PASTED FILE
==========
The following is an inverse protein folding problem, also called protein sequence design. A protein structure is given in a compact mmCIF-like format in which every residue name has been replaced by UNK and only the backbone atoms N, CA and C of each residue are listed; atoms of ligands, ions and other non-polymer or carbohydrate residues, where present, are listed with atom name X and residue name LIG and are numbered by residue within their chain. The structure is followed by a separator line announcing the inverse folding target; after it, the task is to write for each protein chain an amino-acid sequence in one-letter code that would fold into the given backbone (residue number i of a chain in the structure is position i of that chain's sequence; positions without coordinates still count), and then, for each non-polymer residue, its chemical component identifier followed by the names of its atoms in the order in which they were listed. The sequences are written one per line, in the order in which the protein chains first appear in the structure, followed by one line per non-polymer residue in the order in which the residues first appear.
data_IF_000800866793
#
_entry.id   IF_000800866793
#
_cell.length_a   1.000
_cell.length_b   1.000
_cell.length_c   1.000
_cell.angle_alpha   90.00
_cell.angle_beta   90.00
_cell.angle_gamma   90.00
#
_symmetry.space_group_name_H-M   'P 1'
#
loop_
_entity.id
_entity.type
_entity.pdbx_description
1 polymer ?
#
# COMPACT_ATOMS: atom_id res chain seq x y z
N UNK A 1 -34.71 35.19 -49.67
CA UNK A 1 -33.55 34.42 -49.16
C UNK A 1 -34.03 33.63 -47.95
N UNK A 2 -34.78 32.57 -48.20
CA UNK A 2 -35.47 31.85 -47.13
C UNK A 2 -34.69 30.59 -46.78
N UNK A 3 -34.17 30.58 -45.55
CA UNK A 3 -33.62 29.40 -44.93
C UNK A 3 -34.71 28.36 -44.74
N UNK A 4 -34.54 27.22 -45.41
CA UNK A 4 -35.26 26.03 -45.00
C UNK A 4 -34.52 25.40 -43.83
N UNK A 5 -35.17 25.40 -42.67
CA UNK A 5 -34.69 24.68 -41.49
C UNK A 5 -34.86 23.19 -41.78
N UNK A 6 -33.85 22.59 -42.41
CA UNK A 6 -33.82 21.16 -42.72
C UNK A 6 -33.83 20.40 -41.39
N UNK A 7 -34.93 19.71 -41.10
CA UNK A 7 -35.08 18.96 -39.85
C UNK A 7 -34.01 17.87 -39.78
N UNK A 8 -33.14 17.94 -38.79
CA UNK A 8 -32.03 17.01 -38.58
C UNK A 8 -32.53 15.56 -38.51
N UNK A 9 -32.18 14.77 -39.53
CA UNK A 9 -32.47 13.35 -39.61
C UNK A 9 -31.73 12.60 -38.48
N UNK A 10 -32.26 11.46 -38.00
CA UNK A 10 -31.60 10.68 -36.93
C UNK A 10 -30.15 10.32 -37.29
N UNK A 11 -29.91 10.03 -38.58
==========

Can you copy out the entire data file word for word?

The following is an inverse protein folding problem, also called protein sequence design. A protein structure is given in a compact mmCIF-like format in which every residue name has been replaced by UNK and only the backbone atoms N, CA and C of each residue are listed; atoms of ligands, ions and other non-polymer or carbohydrate residues, where present, are listed with atom name X and residue name LIG and are numbered by residue within their chain. The structure is followed by a separator line announcing the inverse folding target; after it, the task is to write for each protein chain an amino-acid sequence in one-letter code that would fold into the given backbone (residue number i of a chain in the structure is position i of that chain's sequence; positions without coordinates still count), and then, for each non-polymer residue, its chemical component identifier followed by the names of its atoms in the order in which they were listed. The sequences are written one per line, in the order in which the protein chains first appear in the structure, followed by one line per non-polymer residue in the order in which the residues first appear.
data_IF_000800866793
#
_entry.id   IF_000800866793
#
_cell.length_a   1.000
_cell.length_b   1.000
_cell.length_c   1.000
_cell.angle_alpha   90.00
_cell.angle_beta   90.00
_cell.angle_gamma   90.00
#
_symmetry.space_group_name_H-M   'P 1'
#
loop_
_entity.id
_entity.type
_entity.pdbx_description
1 polymer ?
#
# COMPACT_ATOMS: atom_id res chain seq x y z
N UNK A 1 -34.71 35.19 -49.67
CA UNK A 1 -33.55 34.42 -49.16
C UNK A 1 -34.03 33.63 -47.95
N UNK A 2 -34.78 32.57 -48.20
CA UNK A 2 -35.47 31.85 -47.13
C UNK A 2 -34.69 30.59 -46.78
N UNK A 3 -34.17 30.58 -45.55
CA UNK A 3 -33.62 29.40 -44.93
C UNK A 3 -34.71 28.36 -44.74
N UNK A 4 -34.54 27.22 -45.41
CA UNK A 4 -35.26 26.03 -45.00
C UNK A 4 -34.52 25.40 -43.83
N UNK A 5 -35.17 25.40 -42.67
CA UNK A 5 -34.69 24.68 -41.49
C UNK A 5 -34.86 23.19 -41.78
N UNK A 6 -33.85 22.59 -42.41
CA UNK A 6 -33.82 21.16 -42.72
C UNK A 6 -33.83 20.40 -41.39
N UNK A 7 -34.93 19.71 -41.10
CA UNK A 7 -35.08 18.96 -39.85
C UNK A 7 -34.01 17.87 -39.78
N UNK A 8 -33.14 17.94 -38.79
CA UNK A 8 -32.03 17.01 -38.58
C UNK A 8 -32.53 15.56 -38.51
N UNK A 9 -32.18 14.77 -39.53
CA UNK A 9 -32.47 13.35 -39.61
C UNK A 9 -31.73 12.60 -38.48
N UNK A 10 -32.26 11.46 -38.00
CA UNK A 10 -31.60 10.68 -36.93
C UNK A 10 -30.15 10.32 -37.29
N UNK A 11 -29.91 10.03 -38.58